If Kenneth makes landfall as a major Category 3 or stronger storm, wind and storm surge damage will be a big concern. Because Kenneth is in the Southern Hemisphere, its clockwise circulation will push the strongest winds and storm surge toward the south of the landfall location. The brunt of Kenneth's landfall impacts may thus end up in the sparsely populated Quirimbas National Park region, including the archipelago of the Quirimbas Islands.
|Figure 2. Predicted precipitation for the period 6Z April 24 - 12Z April 29, 2019, from the 6Z Wednesday run of the HWRF model. The model predicted that Tropical Cyclone Kenneth would bring widespread rainfall amounts in excess of 8" (yellow colors) to coastal northern Mozambique, with a small area of rains in excess of 24” (red colors) along portions of the coast. Additional rainfall is possible beyond April 29 wherever a weakening Kenneth might happen to linger. Image credit: NOAA.|
Heavy rains the main threat
Kenneth will be a very wet storm at landfall and will be decelerating, moving at less than 10 mph. The storm is expected to meander just inland after landfall for a day or more, keeping a portion of its circulation over water and thus allowing the storm to dump potentially catastrophic rainfall amounts over northern Mozambique. Kenneth may even re-emerge over the ocean this weekend, allowing regeneration into a tropical cyclone and bringing renewed heavy rains to coastal Mozambique. The 6Z Wednesday run of the HWRF model (Figure 2) predicted that Kenneth would bring a deluge of over 8” of rain to a wide swath of coastal northern Mozambique, with a smaller region of rains in excess of 24” near where the center comes ashore.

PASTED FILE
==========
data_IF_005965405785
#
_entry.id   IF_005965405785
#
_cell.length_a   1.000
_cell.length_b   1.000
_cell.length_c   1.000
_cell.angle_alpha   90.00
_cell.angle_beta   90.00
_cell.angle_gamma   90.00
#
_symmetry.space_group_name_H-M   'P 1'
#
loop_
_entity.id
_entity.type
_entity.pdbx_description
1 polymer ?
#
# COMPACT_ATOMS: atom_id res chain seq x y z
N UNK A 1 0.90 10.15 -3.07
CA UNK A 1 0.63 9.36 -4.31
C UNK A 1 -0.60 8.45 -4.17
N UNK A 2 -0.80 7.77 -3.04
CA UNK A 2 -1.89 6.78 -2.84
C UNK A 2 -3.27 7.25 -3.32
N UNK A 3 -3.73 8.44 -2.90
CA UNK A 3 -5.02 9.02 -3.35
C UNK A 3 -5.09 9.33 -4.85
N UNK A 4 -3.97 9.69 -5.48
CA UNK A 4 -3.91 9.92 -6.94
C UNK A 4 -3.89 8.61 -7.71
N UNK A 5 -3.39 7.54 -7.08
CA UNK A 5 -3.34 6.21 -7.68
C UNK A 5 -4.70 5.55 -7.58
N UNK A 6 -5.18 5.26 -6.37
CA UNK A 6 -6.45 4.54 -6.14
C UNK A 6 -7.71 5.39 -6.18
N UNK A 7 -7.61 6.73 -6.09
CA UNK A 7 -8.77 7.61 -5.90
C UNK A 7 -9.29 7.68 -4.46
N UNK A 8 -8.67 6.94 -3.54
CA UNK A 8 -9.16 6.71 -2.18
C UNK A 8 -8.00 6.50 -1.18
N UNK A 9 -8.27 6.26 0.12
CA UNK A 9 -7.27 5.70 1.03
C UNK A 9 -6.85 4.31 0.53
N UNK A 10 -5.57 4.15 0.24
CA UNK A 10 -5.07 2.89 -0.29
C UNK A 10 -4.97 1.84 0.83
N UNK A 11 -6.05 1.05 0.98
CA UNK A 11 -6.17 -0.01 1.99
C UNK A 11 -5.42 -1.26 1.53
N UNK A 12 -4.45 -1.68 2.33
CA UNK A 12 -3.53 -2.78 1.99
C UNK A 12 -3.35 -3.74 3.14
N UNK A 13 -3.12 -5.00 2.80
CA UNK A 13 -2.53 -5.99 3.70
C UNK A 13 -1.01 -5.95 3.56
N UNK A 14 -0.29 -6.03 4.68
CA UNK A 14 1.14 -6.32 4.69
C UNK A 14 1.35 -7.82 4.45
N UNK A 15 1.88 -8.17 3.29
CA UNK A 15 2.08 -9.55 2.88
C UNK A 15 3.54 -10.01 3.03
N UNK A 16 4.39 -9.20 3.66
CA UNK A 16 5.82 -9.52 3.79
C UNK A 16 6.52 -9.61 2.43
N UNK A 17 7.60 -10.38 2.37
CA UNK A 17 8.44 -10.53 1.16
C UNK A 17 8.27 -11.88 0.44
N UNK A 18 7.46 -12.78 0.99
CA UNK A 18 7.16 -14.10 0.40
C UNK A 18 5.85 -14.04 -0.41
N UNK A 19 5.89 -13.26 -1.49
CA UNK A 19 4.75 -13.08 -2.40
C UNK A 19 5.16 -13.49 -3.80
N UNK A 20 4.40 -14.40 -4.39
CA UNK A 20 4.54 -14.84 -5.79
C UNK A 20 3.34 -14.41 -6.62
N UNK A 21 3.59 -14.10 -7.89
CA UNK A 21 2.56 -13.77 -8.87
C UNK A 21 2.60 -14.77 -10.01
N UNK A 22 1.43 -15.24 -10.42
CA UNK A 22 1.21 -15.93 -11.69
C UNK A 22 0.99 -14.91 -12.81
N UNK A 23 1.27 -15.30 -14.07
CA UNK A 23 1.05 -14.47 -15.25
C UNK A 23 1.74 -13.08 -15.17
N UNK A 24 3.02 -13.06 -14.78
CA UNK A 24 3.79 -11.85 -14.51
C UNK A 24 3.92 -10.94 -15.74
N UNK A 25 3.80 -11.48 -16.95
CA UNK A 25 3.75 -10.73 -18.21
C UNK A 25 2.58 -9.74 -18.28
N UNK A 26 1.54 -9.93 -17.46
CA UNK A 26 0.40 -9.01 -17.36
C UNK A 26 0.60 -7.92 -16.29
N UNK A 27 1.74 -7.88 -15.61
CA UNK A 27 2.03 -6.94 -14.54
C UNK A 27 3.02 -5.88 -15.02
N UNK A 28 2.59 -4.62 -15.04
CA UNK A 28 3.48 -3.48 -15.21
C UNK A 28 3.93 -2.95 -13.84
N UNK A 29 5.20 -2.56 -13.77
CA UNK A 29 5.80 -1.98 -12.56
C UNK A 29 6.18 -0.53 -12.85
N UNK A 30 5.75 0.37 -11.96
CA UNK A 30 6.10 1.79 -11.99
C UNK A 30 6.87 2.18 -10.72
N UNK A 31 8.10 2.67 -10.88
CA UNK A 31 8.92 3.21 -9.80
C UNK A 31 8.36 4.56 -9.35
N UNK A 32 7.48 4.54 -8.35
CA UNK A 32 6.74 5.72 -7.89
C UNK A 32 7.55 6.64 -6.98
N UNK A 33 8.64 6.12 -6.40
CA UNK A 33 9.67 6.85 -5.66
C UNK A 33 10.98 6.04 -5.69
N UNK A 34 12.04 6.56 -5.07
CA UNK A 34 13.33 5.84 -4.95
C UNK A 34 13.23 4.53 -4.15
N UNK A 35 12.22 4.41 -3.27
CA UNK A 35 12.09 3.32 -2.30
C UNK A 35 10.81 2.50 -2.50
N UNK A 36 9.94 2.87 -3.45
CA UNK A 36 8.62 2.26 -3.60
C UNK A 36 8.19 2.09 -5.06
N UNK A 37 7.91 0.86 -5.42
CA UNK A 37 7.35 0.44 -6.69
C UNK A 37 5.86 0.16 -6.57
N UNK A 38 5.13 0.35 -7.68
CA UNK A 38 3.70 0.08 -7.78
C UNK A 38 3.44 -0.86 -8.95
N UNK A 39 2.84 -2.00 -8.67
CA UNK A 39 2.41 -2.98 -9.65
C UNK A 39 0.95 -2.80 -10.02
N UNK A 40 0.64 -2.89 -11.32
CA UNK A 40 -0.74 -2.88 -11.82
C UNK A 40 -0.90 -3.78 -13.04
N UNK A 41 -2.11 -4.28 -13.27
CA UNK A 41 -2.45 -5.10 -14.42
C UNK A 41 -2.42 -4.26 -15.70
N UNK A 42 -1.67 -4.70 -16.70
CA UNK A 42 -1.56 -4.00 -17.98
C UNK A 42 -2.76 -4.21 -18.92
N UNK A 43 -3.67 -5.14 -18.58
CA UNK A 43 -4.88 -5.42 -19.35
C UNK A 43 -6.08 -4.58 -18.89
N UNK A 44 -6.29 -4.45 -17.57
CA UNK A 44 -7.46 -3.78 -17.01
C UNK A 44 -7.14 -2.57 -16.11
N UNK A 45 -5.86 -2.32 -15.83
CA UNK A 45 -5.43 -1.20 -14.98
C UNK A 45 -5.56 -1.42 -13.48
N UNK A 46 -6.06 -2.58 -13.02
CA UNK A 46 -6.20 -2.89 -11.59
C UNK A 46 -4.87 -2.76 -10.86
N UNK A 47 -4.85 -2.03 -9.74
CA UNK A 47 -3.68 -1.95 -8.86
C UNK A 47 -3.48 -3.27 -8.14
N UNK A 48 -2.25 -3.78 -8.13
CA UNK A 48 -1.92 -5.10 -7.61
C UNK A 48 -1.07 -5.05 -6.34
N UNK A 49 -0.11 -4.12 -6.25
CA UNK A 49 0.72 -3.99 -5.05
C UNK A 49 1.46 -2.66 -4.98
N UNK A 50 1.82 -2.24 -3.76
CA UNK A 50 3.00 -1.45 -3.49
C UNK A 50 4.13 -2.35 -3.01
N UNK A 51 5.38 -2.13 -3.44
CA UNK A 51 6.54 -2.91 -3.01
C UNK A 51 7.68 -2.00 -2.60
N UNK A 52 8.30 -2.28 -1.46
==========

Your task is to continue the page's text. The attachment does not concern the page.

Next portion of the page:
The cyclone’s impact could delay the giant natural gas projects Exxon Mobil and Anadarko are planning to start building in Mozambique’s northernmost province of Cabo Delgado later this year. Extreme flooding from Kenneth may also cause severe hardship for an emerging Islamist insurgency with remote bases in forested coastal areas near the Mozambique-Tanzania border.
In a Wednesday update on Kenneth, ReliefWeb noted: "Tropical Cyclone Kenneth is expected to become only the third satellite-era system to evolve to a moderate tropical storm stage or higher in the area north of the Mozambique Channel, according to Meteo France. The other two systems concerned, Elinah in 1983 and Doloresse in 1996, did not reach the African coast. Tropical Cyclone Kenneth therefore threatens an area where the population is not used to cyclones."
|Figure 3. MODIS image of Tropical Cyclone Kenneth taken on Wednesday morning, April 24, 2019. Image credit: NASA.|
Comoros Islands tropical cyclone history